It introduces a range of advanced theoretical lenses and debates about security, exploring key concepts in security studies and how they might help us to make sense of security politics. As part of this, we will apply these debates to understand and analyse real world problems that are or might be considered issues of security, through case studies on issues such as terrorism, nuclear weapons, energy security, climate change, technology and development. This module will help you to develop as an independent scholar: a research workshop will encourage you to reflect on how we might research contemporary global security, providing you with the foundation for developing your own independent research project. The module encourages you to think critically about how you make sense of contemporary global security politics, as well as how we might think and practice security differently, exploring both the possibilities for change and the limits of security.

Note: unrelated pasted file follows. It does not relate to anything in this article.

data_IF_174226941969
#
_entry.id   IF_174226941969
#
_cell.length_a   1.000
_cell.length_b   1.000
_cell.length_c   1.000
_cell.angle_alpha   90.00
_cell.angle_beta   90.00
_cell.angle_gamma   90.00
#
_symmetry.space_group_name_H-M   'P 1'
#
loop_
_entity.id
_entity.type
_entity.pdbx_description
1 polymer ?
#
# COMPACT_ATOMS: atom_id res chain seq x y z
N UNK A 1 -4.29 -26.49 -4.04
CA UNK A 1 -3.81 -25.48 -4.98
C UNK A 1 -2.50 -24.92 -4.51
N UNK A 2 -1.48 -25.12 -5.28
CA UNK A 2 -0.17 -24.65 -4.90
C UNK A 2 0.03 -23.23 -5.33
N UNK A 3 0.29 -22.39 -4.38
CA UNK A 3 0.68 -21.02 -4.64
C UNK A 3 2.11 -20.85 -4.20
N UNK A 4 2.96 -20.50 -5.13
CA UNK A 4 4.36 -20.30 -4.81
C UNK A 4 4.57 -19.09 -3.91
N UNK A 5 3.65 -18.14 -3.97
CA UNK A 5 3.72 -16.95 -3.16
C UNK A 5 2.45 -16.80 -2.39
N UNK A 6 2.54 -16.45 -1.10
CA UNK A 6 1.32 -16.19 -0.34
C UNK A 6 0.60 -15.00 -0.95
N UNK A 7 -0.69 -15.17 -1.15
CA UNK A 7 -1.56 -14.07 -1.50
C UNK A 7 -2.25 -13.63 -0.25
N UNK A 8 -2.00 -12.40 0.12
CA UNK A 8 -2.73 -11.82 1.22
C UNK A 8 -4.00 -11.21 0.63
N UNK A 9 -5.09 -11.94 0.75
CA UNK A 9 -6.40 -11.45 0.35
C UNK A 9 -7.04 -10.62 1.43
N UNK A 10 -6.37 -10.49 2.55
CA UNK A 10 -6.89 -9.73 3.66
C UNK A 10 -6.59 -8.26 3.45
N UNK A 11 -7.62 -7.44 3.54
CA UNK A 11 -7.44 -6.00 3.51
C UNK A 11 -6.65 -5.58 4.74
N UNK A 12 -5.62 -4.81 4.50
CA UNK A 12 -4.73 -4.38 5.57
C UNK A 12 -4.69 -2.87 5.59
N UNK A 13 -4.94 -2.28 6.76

Feminist and Decolonizing Approaches to International Relations

This module problematises core IR concepts and themes through an alternative ‘geopolitics of knowledge’ that comprises postcolonial, de-colonial, feminist and queer, Marxist and post-Marxist approaches to IR theory. The first part provides an understanding of key moments, processes, actors and practices in the emergence of the modern system of sovereign states. The second part interrogates key concepts and themes in IR, including violence, the body, capitalism, globalization, sovereignty and anarchy, hierarchy and hegemony/empire, and indigeneity. In place of the ‘West versus the Rest’, the module will examine the imperial dimension of these themes while revealing the mutually constitutive relations between metropoles/colonies in the formation of modernity both materially and ideationally.